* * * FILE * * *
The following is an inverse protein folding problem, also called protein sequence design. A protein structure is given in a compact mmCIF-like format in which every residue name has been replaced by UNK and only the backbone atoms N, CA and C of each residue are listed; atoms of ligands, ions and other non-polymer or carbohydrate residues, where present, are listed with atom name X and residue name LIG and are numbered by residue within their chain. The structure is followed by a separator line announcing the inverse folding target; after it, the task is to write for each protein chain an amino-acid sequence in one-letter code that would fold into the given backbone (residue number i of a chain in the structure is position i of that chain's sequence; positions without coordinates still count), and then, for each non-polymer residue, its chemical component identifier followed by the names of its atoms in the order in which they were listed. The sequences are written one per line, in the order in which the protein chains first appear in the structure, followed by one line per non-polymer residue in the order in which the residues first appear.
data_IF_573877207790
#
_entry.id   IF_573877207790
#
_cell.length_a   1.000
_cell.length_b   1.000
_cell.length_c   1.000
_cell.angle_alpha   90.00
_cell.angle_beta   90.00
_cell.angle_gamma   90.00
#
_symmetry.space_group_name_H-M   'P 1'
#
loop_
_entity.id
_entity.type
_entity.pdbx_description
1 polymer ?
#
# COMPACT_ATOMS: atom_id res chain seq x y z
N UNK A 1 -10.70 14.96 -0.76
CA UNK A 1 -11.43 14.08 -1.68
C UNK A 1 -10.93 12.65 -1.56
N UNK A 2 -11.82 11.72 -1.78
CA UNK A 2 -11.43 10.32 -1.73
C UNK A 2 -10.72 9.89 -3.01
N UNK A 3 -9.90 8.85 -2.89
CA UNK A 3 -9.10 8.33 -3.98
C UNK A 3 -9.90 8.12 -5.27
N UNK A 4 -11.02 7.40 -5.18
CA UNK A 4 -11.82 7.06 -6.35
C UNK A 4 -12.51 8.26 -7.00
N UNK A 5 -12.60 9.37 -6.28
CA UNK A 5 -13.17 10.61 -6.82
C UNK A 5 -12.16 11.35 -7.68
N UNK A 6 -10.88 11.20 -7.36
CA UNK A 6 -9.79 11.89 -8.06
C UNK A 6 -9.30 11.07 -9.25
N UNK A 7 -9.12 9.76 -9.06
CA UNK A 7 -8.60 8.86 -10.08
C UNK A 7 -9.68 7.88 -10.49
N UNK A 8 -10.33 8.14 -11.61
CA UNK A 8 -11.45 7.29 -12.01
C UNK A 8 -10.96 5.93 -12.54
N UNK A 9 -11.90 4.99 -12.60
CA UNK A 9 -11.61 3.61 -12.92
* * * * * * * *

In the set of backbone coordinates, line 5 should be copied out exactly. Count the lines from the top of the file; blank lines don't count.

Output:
#